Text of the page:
Skip to main content
Contact us

Brexit - Environmental law

Share this page

Major implications

If your business is located in Belgium and oriented towards the Belgian market, not much will change. In Belgium, environmental law falls under the competence of the 3 Regions (not the Federal Government). These Regions will continue to implement EU Directives and apply EU Regulations as they do today. However, if your business is located in the UK or oriented towards the UK market, there might be some substantial changes. The immediate legal impact of Brexit will depend on (i) how the split is to be achieved and (ii) the final model put in place governing the UK’s relationship with the EU.

The UK may retain national laws that implemented the EU Directives.  It seems likely to retain climate change and waste targets, but there will be certain areas where the UK Government will be encouraged to repeal or add “flexibility” to measures that are seen as restricting economic development and growth. Eg, port authorities and developers have criticised the restrictions that can be placed on developments by the Bird and Habitats Directive; also, the Environmental Impact Assessment for major developments has been criticised on cost and administration grounds.

After Brexit, the EU Directives will no longer directly apply in UK national law. Although the UK’s “Great Repeal Bill” will incorporate many EU regulations into UK law, this (national) law will no longer be updated by the European Court of Justice. In addition, environmental safeguards could easily be eroded with minimal parliamentary scrutiny.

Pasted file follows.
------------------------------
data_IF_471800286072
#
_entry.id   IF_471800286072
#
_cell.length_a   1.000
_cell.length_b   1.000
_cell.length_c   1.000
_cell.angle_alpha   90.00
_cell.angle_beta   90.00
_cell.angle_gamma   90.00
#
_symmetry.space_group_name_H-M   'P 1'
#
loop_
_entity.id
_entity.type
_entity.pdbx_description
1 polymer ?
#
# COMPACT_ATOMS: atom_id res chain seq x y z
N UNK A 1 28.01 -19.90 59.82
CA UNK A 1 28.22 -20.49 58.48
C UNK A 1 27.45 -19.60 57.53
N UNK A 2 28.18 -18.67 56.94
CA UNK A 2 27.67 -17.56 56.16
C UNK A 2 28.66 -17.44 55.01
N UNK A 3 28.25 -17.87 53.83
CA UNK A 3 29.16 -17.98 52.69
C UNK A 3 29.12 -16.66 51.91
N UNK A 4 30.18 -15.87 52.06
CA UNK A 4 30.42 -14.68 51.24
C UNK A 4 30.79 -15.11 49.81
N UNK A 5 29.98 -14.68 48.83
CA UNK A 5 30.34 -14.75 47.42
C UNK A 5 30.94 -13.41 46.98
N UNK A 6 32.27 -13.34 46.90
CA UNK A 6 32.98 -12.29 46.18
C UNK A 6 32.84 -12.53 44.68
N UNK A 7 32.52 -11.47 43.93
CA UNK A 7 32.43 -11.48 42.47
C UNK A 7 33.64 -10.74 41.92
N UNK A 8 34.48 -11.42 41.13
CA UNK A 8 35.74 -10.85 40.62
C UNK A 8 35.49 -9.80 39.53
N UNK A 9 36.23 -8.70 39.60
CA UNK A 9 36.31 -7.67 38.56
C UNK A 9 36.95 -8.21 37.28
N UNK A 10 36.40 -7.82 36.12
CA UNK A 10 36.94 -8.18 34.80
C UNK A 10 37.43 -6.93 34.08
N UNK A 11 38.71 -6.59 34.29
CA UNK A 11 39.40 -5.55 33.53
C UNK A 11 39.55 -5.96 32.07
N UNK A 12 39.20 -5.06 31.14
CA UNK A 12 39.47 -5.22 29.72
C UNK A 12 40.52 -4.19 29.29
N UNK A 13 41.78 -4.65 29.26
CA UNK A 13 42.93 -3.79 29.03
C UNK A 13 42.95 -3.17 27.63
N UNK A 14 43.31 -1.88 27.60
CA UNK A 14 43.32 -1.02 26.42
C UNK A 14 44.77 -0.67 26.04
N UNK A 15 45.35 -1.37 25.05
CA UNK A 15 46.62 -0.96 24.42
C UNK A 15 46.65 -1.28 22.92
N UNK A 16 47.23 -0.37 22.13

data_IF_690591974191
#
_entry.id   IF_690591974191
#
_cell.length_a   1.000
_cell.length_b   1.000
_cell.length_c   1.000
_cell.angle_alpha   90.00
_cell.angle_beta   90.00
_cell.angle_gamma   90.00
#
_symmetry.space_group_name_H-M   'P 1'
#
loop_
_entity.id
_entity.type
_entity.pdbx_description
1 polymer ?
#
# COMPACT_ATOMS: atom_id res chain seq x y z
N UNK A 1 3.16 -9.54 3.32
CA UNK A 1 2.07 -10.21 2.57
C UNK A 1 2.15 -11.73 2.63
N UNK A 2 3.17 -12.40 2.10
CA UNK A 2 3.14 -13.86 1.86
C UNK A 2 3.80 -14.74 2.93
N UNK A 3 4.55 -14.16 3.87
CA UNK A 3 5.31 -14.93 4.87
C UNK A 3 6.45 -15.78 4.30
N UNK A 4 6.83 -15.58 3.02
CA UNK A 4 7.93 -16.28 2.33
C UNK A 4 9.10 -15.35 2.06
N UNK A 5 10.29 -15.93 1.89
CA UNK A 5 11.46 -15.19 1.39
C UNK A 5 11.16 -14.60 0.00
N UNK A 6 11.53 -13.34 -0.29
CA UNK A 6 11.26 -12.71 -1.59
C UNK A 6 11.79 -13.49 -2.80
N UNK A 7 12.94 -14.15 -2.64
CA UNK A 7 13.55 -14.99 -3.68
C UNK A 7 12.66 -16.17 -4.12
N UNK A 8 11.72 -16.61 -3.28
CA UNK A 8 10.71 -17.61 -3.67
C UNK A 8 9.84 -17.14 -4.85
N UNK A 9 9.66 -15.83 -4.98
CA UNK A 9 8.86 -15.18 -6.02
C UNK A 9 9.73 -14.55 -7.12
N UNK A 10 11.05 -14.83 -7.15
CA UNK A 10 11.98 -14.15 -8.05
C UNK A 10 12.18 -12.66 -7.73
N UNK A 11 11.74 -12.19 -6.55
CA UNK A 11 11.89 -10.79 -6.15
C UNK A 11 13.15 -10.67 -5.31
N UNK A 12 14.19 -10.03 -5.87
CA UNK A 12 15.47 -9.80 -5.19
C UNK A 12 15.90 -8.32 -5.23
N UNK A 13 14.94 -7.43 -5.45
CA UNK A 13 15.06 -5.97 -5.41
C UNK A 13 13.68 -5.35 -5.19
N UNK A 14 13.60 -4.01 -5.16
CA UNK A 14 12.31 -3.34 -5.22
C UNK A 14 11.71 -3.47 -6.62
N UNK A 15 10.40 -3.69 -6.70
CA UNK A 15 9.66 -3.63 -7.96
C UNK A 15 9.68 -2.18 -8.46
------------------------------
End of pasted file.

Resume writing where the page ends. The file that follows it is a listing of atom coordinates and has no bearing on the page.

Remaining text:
In 2006, the REACH Regulation paced various requirements on EU manufacturers and importers to analyse and register the substances contained in chemicals for their safety and environmental impact.  The REACH Regulation is directly applicable, and there is also a significant amount of soft law (in the form of a guidance) issued by the European Chemicals Agency. The UK may now (i) make a bilateral agreement with the EU, (ii) adopt an equivalent regime (the Norwegian model), or (iii) drop the regime entirely.  In that event, UK-based manufacturers and sellers of chemicals would find that they could not market their products in the EU without, at the very least, obtaining a registration from the European Chemicals Agency, which would effectively passport the products throughout the EU. The key point is that, if UK-based exporters want to see their products in the EU, they will have to comply with many of the product-related laws and standards that currently exist or that will be imposed in the future.  On the other hand, the UK is losing its ability to formally influence EU legislation.     

To do


Our dedicated Lydian team is ready to assist you with any questions you might have regarding Brexit. 

Contact us with all your questions on